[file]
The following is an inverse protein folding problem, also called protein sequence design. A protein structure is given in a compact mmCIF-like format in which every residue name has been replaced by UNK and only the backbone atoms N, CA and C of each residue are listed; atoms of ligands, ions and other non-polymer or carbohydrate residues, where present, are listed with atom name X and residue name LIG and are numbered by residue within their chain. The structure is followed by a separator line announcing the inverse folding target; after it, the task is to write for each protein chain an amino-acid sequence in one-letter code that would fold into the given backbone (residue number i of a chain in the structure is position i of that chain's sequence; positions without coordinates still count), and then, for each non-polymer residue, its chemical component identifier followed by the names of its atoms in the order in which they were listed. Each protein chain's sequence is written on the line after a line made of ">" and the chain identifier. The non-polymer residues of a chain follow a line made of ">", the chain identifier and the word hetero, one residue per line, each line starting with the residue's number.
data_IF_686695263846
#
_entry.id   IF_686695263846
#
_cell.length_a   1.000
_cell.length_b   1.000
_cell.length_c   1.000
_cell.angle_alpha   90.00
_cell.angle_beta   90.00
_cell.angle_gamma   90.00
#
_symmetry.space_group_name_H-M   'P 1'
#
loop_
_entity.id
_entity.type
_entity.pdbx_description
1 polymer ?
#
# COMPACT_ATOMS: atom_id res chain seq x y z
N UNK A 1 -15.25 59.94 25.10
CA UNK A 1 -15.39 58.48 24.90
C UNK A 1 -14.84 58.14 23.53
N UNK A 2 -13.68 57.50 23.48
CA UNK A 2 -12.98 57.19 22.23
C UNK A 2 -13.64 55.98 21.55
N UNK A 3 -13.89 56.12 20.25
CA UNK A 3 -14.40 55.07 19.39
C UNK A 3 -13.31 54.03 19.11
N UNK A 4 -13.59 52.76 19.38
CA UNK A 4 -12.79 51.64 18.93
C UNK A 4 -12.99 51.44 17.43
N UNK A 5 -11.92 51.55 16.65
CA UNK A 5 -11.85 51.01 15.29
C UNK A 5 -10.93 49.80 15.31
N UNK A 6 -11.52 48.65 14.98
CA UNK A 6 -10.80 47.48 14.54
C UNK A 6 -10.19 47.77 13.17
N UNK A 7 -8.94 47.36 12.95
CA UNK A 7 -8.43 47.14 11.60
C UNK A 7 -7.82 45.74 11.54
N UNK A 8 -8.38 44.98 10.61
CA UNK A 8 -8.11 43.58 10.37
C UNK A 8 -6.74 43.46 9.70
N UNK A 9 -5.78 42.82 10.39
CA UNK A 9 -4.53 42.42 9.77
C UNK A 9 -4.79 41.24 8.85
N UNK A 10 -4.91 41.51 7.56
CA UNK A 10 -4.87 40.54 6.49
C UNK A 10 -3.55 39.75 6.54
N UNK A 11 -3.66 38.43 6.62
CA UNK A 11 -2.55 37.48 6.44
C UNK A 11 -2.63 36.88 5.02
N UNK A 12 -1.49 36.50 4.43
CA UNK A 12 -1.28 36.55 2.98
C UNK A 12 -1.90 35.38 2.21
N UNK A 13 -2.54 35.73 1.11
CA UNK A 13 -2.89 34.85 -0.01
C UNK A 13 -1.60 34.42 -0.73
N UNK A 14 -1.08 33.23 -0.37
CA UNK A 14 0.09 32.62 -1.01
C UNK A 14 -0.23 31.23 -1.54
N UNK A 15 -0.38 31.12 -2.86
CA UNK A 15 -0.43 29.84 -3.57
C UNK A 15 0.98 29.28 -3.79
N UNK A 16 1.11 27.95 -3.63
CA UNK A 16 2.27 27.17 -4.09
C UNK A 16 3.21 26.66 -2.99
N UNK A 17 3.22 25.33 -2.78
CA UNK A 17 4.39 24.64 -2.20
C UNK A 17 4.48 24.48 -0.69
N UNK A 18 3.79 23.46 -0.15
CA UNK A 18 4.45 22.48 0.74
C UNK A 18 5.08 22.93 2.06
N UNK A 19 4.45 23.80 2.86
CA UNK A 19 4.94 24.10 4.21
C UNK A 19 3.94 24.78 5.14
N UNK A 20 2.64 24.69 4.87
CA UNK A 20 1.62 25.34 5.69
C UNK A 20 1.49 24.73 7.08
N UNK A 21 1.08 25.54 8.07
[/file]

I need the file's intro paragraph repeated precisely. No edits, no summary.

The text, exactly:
The following is an inverse protein folding problem, also called protein sequence design. A protein structure is given in a compact mmCIF-like format in which every residue name has been replaced by UNK and only the backbone atoms N, CA and C of each residue are listed; atoms of ligands, ions and other non-polymer or carbohydrate residues, where present, are listed with atom name X and residue name LIG and are numbered by residue within their chain. The structure is followed by a separator line announcing the inverse folding target; after it, the task is to write for each protein chain an amino-acid sequence in one-letter code that would fold into the given backbone (residue number i of a chain in the structure is position i of that chain's sequence; positions without coordinates still count), and then, for each non-polymer residue, its chemical component identifier followed by the names of its atoms in the order in which they were listed. Each protein chain's sequence is written on the line after a line made of ">" and the chain identifier. The non-polymer residues of a chain follow a line made of ">", the chain identifier and the word hetero, one residue per line, each line starting with the residue's number.